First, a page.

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Spatial planning

 

Spatial planning

The graphical scheme of the Detailed Urbanist Plan for a settlement within the Municipality of Aerodrom in the City of Skopje, Republic of Macedonia.

Spatial planning refers to the methods used by the public sector to influence the distribution of people and activities in spaces of various scales. Discrete professional disciplines which involve spatial planning include land use, urban, regional, transport and environmental planning. Other related areas are also important, including economic and community planning. Spatial planning takes place on local, regional, national and inter-national levels and often result in the creation of a spatial plan.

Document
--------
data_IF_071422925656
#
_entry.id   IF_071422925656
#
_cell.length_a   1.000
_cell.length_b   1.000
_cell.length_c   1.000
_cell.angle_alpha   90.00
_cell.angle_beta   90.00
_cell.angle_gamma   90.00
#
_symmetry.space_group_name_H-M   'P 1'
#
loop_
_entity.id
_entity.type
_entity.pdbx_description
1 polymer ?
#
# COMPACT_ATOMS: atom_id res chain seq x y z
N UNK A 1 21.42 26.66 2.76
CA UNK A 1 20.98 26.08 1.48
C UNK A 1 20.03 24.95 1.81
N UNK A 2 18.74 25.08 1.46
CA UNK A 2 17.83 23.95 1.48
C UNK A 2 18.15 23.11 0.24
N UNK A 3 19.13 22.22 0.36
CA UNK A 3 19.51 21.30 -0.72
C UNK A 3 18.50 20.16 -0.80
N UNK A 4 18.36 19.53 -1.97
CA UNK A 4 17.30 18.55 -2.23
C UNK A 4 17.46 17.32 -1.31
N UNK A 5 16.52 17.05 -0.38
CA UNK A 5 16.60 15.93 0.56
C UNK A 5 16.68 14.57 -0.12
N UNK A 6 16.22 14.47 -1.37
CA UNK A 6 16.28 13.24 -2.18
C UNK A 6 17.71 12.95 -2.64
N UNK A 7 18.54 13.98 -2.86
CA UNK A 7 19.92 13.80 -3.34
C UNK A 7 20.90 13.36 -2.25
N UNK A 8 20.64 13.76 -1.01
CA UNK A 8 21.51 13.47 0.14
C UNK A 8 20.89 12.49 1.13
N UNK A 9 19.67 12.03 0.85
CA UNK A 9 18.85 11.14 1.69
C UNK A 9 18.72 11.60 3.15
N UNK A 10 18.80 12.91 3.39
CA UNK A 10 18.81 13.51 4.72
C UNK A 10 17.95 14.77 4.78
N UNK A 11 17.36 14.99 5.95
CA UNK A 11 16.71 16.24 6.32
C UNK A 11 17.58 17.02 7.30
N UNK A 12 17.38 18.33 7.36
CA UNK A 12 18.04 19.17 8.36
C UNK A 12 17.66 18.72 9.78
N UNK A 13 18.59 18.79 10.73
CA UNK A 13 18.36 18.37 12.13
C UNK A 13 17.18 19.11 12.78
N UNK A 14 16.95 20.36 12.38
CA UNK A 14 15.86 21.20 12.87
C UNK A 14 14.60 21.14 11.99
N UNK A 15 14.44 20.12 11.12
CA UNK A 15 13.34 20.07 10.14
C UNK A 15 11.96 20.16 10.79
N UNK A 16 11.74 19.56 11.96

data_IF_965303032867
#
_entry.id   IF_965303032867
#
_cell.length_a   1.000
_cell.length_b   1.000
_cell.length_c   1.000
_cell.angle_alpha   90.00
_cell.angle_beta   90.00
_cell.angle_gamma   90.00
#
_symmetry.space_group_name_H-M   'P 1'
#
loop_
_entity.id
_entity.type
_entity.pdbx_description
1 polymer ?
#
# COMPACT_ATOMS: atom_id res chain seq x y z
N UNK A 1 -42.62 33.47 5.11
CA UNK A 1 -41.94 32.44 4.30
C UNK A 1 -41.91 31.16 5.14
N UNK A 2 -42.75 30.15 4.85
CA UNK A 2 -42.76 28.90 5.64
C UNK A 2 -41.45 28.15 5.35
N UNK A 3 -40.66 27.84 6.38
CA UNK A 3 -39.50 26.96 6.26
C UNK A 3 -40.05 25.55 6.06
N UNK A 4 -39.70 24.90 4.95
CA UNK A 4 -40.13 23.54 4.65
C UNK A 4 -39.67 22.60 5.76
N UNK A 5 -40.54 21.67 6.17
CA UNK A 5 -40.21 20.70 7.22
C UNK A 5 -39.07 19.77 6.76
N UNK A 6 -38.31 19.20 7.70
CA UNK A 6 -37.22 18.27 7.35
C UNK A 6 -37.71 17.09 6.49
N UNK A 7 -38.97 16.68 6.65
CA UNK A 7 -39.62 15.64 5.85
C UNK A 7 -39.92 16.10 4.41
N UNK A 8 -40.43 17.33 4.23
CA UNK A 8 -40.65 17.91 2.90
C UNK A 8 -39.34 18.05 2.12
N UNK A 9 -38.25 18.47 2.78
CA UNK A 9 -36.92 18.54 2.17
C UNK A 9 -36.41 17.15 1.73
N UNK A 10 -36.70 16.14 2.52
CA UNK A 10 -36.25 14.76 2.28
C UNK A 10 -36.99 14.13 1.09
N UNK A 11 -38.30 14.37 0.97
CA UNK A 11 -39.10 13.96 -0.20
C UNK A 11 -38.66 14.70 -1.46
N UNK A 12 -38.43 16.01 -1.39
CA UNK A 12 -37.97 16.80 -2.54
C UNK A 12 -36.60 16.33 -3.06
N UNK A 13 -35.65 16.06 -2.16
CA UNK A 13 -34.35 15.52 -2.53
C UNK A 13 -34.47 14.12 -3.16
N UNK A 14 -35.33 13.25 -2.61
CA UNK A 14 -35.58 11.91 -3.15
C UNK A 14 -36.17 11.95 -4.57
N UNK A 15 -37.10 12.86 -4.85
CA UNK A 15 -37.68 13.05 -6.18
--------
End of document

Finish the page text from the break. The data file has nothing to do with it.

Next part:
There are numerous definitions of spatial planning. One of the earliest definitions comes from the European Regional/Spatial Planning Charter[1] (often called the 'Torremolinos Charter'), adopted in 1983 by the European Conference of Ministers responsible for Regional Planning (CEMAT): "Regional/spatial planning gives geographical expression to the economic, social, cultural and ecological policies of society. It is at the same time a scientific discipline, an administrative technique and a policy developed as an interdisciplinary and comprehensive approach directed towards a balanced regional development and the physical organisation of space according to an overall strategy."

Numerous planning systems exist around the world. Especially in Northwestern Europe spatial planning has evolved greatly since the late 1950s.

Contents

  • Spatial planning systems in Europe 1
  • European spatial planning 2
  • See also 3
  • References 4
  • External links 5

Spatial planning systems in Europe

Various compendia of spatial planning systems can be found. Below is a table showing some of the main sources, the countries covered and the date of publication..